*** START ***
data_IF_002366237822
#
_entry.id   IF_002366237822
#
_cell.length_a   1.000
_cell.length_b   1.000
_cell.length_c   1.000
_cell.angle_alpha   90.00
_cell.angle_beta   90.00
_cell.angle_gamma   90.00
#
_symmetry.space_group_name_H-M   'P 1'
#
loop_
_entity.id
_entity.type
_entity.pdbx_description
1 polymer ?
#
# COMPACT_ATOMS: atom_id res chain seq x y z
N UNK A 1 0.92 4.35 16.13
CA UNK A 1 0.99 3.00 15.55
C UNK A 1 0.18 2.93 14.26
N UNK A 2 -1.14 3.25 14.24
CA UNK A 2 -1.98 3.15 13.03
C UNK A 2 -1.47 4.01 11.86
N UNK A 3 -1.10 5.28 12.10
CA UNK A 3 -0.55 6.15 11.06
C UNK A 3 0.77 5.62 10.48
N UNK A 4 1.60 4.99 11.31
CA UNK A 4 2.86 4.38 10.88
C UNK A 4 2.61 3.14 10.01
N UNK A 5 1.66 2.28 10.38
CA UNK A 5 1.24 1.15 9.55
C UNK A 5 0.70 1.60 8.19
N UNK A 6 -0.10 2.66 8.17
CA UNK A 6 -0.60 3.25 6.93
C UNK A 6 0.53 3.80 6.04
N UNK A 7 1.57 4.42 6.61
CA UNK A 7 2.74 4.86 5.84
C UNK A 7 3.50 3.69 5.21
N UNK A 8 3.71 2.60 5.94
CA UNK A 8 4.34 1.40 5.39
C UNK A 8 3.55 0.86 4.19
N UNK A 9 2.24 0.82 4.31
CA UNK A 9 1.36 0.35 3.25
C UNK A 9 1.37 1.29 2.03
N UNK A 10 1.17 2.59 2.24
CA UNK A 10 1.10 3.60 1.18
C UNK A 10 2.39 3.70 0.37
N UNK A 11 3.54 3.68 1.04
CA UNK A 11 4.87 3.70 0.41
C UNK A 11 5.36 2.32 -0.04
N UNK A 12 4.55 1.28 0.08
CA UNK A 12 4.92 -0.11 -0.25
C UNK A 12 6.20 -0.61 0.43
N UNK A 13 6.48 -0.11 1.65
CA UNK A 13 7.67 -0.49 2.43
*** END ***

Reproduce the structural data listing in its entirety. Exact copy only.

data_IF_002366237822
#
_entry.id   IF_002366237822
#
_cell.length_a   1.000
_cell.length_b   1.000
_cell.length_c   1.000
_cell.angle_alpha   90.00
_cell.angle_beta   90.00
_cell.angle_gamma   90.00
#
_symmetry.space_group_name_H-M   'P 1'
#
loop_
_entity.id
_entity.type
_entity.pdbx_description
1 polymer ?
#
# COMPACT_ATOMS: atom_id res chain seq x y z
N UNK A 1 0.92 4.35 16.13
CA UNK A 1 0.99 3.00 15.55
C UNK A 1 0.18 2.93 14.26
N UNK A 2 -1.14 3.25 14.24
CA UNK A 2 -1.98 3.15 13.03
C UNK A 2 -1.47 4.01 11.86
N UNK A 3 -1.10 5.28 12.10
CA UNK A 3 -0.55 6.15 11.06
C UNK A 3 0.77 5.62 10.48
N UNK A 4 1.60 4.99 11.31
CA UNK A 4 2.86 4.38 10.88
C UNK A 4 2.61 3.14 10.01
N UNK A 5 1.66 2.28 10.38
CA UNK A 5 1.24 1.15 9.55
C UNK A 5 0.70 1.60 8.19
N UNK A 6 -0.10 2.66 8.17
CA UNK A 6 -0.60 3.25 6.93
C UNK A 6 0.53 3.80 6.04
N UNK A 7 1.57 4.42 6.61
CA UNK A 7 2.74 4.86 5.84
C UNK A 7 3.50 3.69 5.21
N UNK A 8 3.71 2.60 5.94
CA UNK A 8 4.34 1.40 5.39
C UNK A 8 3.55 0.86 4.19
N UNK A 9 2.24 0.82 4.31
CA UNK A 9 1.36 0.35 3.25
C UNK A 9 1.37 1.29 2.03
N UNK A 10 1.17 2.59 2.24
CA UNK A 10 1.10 3.60 1.18
C UNK A 10 2.39 3.70 0.37
N UNK A 11 3.54 3.68 1.04
CA UNK A 11 4.87 3.70 0.41
C UNK A 11 5.36 2.32 -0.04
N UNK A 12 4.55 1.28 0.08
CA UNK A 12 4.92 -0.11 -0.25
C UNK A 12 6.20 -0.61 0.43
N UNK A 13 6.48 -0.11 1.65
CA UNK A 13 7.67 -0.49 2.43